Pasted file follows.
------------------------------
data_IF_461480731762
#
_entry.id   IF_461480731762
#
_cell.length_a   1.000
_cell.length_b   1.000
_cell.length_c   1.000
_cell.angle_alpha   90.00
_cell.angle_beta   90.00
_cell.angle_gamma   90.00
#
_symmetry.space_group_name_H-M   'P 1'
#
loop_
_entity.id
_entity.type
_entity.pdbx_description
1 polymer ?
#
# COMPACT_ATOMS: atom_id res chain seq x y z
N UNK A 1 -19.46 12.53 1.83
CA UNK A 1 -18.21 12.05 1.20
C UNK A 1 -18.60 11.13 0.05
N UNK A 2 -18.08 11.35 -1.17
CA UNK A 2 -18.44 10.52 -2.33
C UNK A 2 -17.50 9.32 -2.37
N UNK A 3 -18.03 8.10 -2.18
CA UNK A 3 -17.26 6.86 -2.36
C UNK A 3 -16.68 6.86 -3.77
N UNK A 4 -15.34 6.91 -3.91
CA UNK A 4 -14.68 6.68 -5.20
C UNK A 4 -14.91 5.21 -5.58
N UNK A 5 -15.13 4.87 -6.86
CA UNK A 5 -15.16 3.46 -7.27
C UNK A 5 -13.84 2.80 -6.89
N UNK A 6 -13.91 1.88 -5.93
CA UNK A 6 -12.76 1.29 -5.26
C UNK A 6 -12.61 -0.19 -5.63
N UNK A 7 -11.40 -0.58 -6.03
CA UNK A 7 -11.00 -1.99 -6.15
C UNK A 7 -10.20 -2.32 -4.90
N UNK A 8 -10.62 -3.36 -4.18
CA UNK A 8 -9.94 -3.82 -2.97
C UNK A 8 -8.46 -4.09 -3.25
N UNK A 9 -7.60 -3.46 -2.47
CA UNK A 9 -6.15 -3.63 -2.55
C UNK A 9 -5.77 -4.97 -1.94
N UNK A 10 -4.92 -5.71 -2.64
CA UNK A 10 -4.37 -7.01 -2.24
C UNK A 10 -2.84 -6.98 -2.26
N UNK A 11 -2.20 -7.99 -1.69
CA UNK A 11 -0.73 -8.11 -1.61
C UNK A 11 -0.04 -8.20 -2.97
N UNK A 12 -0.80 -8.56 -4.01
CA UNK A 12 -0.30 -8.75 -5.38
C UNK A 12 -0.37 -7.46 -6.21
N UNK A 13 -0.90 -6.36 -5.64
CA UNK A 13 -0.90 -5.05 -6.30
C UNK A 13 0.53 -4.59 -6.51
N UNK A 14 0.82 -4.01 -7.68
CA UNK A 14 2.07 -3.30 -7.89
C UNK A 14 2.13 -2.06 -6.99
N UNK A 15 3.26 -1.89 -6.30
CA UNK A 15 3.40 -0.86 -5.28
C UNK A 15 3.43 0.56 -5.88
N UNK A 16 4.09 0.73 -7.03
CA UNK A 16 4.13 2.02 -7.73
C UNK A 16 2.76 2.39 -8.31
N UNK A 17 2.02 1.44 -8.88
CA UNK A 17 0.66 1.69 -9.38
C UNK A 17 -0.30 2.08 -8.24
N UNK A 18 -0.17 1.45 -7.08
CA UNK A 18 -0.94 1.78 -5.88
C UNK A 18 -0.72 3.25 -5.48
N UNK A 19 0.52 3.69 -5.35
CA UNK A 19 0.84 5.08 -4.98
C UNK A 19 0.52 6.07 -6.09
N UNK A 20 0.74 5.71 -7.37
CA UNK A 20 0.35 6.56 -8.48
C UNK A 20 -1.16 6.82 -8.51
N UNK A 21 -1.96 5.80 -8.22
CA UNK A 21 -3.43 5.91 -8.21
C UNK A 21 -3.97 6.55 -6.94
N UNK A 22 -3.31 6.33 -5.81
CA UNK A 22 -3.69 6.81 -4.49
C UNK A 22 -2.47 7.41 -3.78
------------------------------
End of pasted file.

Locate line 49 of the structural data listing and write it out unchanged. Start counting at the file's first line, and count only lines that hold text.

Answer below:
CA UNK A 10 -4.37 -7.01 -2.24